Movie City Indie Archive for October, 2013

TIFF13 John Turturro Masterclass (1’08″41′)

“The Sound Of GRAVITY” From Soundworks (9’28”)

SoundWorks Collection: The Sound of Gravity from Michael Coleman.

Alfonso Cuarón and re-recording mixer Skip Lievsay talk process.

A Tony Scott Tribute (4’46”)

[Via Cinephilia & Beyond.]


Banksy’s REBEL ROCKET ATTACK (1’29”)

Trailering Claire Denis’ BASTARDS (1’42”)

In the Criterion Closet With Alfonso Cuarón and Pawel Pawlikowski (2’27”)

Pawlowski: “Two Lane Blacktop.”
Cuarón: “No?”
Pawlowski: “It’s a great 70s indie film with James Taylor.”

Denis Villeneuve’s NEXT FLOOR (2008) (11’50”)

Next Floor from PHI Centre on Vimeo.

“During an opulent and luxurious banquet, complete with cavalier servers and valets, eleven pampered guests participate in what appears to be a ritualistic gastronomic carnage. In this absurd and grotesque universe, an unexpected sequence of events undermines the endless symphony of abundance.”

Trailering Guillermo del Toro’s “Cabinet Of Curiosities” (1’44”)

Publishing October 29.

Widescreen Focus Features


Saddest sound at screening today of Dallas Buyers Club: the gentle music and sounds from a nearby imaginary city park under the widescreen Focus Features logo. Fifteen seconds that made my eyes sting, just a little, before the movie began.

Trailering THESE BIRDS WALK (2’29”)

A terrifically beautiful observational documentary by Omar Mullick and Bassam Tariq: at moments almost heart-stoppingly good, this is filmmaking intimacy. Opens November 1 in NYC.

Movie City Indie

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“Ten years ago at Telluride, I said on a panel that theatrical distribution was dying. It seemed obvious to me. I was surprised how many in the audience violently objected: ‘People will always want to go to the movies!’ That’s true, but it’s also true that theatrical cinema as we once knew it has died. Theatrical cinema is now Event Cinema, just as theatrical plays and musical performances are Events. No one just goes to a movie. It’s a planned occasion. Four types of Event Cinema remain.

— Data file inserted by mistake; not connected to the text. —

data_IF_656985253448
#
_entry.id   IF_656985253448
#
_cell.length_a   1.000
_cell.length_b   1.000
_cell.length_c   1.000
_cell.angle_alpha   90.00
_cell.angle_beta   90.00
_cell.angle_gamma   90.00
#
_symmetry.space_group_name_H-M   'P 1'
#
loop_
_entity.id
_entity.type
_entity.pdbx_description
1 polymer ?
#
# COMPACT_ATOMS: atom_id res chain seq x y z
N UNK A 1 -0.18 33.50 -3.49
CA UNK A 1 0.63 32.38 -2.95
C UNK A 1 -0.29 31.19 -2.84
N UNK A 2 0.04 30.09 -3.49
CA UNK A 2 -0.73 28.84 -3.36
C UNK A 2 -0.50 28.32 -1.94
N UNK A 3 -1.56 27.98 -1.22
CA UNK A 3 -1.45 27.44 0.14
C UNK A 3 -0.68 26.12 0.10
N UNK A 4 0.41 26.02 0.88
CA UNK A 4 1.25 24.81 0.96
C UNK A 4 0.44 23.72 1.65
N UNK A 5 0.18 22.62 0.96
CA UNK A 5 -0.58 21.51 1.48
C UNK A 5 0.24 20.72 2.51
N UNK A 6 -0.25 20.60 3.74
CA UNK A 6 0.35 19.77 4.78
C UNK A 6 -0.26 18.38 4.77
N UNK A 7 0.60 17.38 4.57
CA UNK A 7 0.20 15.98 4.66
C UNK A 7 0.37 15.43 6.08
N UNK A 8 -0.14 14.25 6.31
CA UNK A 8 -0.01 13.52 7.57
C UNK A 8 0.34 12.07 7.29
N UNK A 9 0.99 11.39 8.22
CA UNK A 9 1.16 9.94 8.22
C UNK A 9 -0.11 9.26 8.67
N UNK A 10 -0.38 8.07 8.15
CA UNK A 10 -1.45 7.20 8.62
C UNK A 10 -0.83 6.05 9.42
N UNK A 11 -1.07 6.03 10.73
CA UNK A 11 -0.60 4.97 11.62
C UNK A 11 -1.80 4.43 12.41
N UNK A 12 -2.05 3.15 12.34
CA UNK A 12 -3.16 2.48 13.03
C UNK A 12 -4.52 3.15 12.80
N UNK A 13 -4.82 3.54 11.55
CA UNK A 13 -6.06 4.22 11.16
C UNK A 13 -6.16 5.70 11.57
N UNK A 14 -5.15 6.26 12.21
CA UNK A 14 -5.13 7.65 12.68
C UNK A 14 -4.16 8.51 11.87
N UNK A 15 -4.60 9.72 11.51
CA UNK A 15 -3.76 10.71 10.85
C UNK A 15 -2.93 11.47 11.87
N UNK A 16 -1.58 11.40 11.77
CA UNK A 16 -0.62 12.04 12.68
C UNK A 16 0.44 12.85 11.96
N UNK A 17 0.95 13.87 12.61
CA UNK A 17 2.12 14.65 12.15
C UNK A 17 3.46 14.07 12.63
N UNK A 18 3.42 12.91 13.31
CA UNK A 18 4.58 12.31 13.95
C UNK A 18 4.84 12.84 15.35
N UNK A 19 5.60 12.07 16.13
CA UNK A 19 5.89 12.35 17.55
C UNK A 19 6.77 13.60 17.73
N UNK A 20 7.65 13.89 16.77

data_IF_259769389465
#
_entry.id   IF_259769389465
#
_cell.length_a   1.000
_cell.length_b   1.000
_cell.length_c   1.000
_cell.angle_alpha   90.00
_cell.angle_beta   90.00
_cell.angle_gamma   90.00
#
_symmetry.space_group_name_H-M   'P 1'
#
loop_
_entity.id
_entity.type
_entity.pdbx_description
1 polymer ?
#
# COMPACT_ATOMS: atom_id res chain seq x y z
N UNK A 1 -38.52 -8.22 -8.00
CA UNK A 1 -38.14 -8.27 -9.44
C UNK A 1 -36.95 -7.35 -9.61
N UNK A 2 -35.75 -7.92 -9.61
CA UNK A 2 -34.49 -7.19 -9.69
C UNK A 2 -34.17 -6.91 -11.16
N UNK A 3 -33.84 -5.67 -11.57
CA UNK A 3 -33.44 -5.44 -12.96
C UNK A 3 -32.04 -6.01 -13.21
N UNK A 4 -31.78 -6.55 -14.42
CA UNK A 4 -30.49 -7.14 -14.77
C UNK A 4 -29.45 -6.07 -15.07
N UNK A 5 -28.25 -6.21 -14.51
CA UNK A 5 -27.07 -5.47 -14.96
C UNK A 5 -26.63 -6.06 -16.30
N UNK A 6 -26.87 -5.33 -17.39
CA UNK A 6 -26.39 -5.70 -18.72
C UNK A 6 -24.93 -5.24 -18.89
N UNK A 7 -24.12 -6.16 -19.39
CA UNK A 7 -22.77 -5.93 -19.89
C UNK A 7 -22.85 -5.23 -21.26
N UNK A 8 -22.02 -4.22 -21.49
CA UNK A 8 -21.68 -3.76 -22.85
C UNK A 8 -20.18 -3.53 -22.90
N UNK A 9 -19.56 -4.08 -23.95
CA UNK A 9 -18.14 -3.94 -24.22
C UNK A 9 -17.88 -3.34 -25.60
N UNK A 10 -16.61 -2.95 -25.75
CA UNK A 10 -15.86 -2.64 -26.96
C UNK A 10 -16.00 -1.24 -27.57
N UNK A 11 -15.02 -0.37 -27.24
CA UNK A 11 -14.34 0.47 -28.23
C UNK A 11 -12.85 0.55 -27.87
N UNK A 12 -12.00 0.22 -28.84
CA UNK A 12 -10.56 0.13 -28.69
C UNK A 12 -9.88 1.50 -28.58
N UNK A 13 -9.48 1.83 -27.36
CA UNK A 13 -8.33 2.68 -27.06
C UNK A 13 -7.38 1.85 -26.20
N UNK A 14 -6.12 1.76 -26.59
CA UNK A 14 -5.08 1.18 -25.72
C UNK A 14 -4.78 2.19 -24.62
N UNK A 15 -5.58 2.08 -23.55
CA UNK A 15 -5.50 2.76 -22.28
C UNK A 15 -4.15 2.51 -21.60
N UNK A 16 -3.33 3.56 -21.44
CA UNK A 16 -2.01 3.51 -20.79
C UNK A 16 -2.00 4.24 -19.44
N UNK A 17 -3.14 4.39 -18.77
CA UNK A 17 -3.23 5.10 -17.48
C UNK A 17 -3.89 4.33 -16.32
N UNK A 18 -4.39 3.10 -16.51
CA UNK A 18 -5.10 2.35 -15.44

1. Spectacle (IMAX-style blockbusters)
2. Family (cartoon like features)
3. Horror (teen-driven), and
4. Film Club (formerly arthouse but now anything serious).

There are isolated pockets like black cinema, romcom, girl’s-night-out, seniors, teen gross-outs, but it’s primarily those four. Everything else is TV. Now I have to go back to episode five of ‘Looming Tower.'”
~ Paul Schrader

“Because of my relative candor on Twitter regarding why I quit my day job, my DMs have overflowed with similar stories from colleagues around the globe. These peeks behind the curtains of film festivals, venues, distributors and funding bodies weren’t pretty. Certain dismal patterns recurred (and resonated): Boards who don’t engage with or even understand their organization’s artistic mission and are insensitive to the diverse neighborhood in which their organization’s venue is located; incompetent founders and/or presidents who create only obstacles, never solutions; unduly empowered, Trumpian bean counters who chip away at the taste and experiences that make organizations’ cultural offerings special; expensive PR teams that don’t bring to the table a bare-minimum familiarity with the rich subcultural art form they’re half-heartedly peddling as “product”; nonprofit arts organizations for whom art now ranks as a distant-second goal behind profit.”
~ Eric Allen Hatch